This is an equation for Covered Interest rate Parity.
As an example, consider the following situation:
The interest rate in the US is 1.5%
In the Russian Federation – 7.25%
Current exchange rate USD / RUB – 62.00
Time for keeping position open – 1 year
The exchange rate in the forward contract will be 62.00 + (0.0725-0.015) * 62.00 = 62.00 + 3.565 = 65.565
This will be the exchange rate of the forward contract, which another party can offer you now.
Such a transaction, not counting transaction costs, will yield exactly zero from your carry trade strategy
If you do not enter into a forward contract, then the theoretical relationship between interest rates and the future exchange rate is expressed as follows:
The difference between uncovered and covered interest rate parity is exactly the return of you carry trade – difference between % of change from today and future spot rate and % change from today and forward rate. Basically, your carry trade strategy returns are possible because of deviation from CIP condition:
Where F(t) – the forward exchange rate is known today, S(t+1) -future exchange rate which will be realized in t+1 time, S(t) – spot rate today, RX(t+1) – carry trade strategy return in period t+1.
However, is it worth expecting the depreciation of the exchange rate on the value of the difference in interest rates or more? Covered interest parity evidence shows that this does not always happen and the currency in which you invest depreciates less or even gets stronger, which brings additional income to the traders. This is called forward premium puzzle. CIP theory fail happens for various reasons, for example, because of the increased inflow of carry traders what makes the exchange rate more stable, as the currency that has higher interest rate should have an increased demand. It means there are a large number of carry traders who are confident in the strategy and are making efforts to implement it. Another reason is the improvement of the macroeconomic environment (good data on GDP, unemployment, inflation), etc., which also make carry trades confident that abrupt economy shocks won’t produce sudden currency devaluation.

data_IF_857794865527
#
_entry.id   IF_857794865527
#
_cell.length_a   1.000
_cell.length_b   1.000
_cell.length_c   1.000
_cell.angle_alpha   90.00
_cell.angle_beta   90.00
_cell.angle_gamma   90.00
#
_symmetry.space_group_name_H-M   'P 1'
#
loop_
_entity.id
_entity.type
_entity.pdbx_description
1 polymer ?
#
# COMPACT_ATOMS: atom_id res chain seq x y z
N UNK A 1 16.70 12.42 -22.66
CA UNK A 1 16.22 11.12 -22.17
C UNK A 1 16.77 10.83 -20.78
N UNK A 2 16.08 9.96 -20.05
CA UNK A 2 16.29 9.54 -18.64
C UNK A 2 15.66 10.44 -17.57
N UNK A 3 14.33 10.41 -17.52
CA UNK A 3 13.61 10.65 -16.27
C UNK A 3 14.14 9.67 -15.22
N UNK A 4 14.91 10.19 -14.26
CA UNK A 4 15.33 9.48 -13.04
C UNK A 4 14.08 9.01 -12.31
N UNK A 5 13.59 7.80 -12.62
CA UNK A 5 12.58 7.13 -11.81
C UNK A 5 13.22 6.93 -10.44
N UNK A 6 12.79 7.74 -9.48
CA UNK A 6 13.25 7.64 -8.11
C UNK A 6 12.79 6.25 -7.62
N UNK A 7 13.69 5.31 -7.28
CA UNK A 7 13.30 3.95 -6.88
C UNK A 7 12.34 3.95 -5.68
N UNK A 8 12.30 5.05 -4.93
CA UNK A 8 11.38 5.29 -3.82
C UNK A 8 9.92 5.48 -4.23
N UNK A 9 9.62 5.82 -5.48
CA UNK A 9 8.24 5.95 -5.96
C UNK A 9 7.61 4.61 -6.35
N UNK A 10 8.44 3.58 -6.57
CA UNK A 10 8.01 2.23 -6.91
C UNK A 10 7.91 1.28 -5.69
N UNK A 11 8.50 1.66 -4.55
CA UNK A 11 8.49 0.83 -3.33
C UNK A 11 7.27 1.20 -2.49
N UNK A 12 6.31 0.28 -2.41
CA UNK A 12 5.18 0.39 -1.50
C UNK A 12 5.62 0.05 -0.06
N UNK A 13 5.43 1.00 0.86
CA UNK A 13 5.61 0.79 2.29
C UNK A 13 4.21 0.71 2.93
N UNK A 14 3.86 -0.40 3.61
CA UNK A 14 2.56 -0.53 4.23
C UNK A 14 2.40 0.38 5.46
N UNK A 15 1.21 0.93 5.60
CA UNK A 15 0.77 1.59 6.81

At the same time, the policy of central banks is quite cautious, therefore they will gradually reduce rates, making sure that they will not cause a sharp outflow of carry traders and their actions will not become a shock in the foreign exchange market. The next reason is the low-interest rate staying for a long time in a currency you borrowed. After all, if the Fed starts raising rates, it will cause a reduction in the differential of rates and lower possible returns from the carry trading strategy. It is logical to try to anticipate the changes in the economic situation and subsequent rate shift and respond to timely threats. I’d like to talk about this in more detail.
Carry trade strategy and macroeconomic changes
As the currency value is directly driven by central bank measures for controlling the money supply, it’s reasonable to examine what motivates the policymakers to make changes in the monetary policy. Considering “unemployment-inflation” trade-off which policymakers face it’s useful to study how those both gauges of economic health affect9y7 the currency value. Monetary decisions obviously should be viewed as a “propagation mechanism” that links changes in main economic indicators to currencies rise or drop.
I chose the United States Dollar and Russian Ruble as the low-yield (safe heaven) and high-yield currency, respectively. The timeframe of investigation is January 2010 – September 2014, relatively calm time after the mortgage crisis and before the oil market collapse, where exchange rate fluctuations were not so wild, and sentiments had been relatively stabilized.
I have regressed end-month USDRUB exchange rate values to Unemployment and Inflation for Russia and Unemployment, Core PCE and Average Hourly Wages data for the United States, to see how they affect the exchange rate. Below are results of the regression:
As we can see the coefficients for Russian Inflation and Russian Unemployment are not statistically significant while the reverse is true for the US. The conclusion from this is that market participants, according to these results, tend to pay attention to changes in the country of borrowed currency, and not quite bothered with economic data of the investment currency. It’s goes in line with CCAPM theory as most of foreign carry trades in ruble are from the US where changes in borrowing costs significantly affect consumption decisions.
I have also checked Fama regression model for USDRUB to see if CIP holds. Here is the results:
As expected, CIP doesn’t hold as coefficient of “rate diff” variable is statistically insignificant. Also see there are huge residuals what means explanatory power of the model is extremely low. These results say that exchange rate of USDRUB is not determined by difference in the interest rates of US and Russia. So carry trade strategy should work in this case and yield positive returns providing certain conditions are met that we discuss further.
One of the explanation of these results is probable heavy Quantitative easing policy measure which warranted low appeal of the dollar as an investment currency: Continue reading in the next article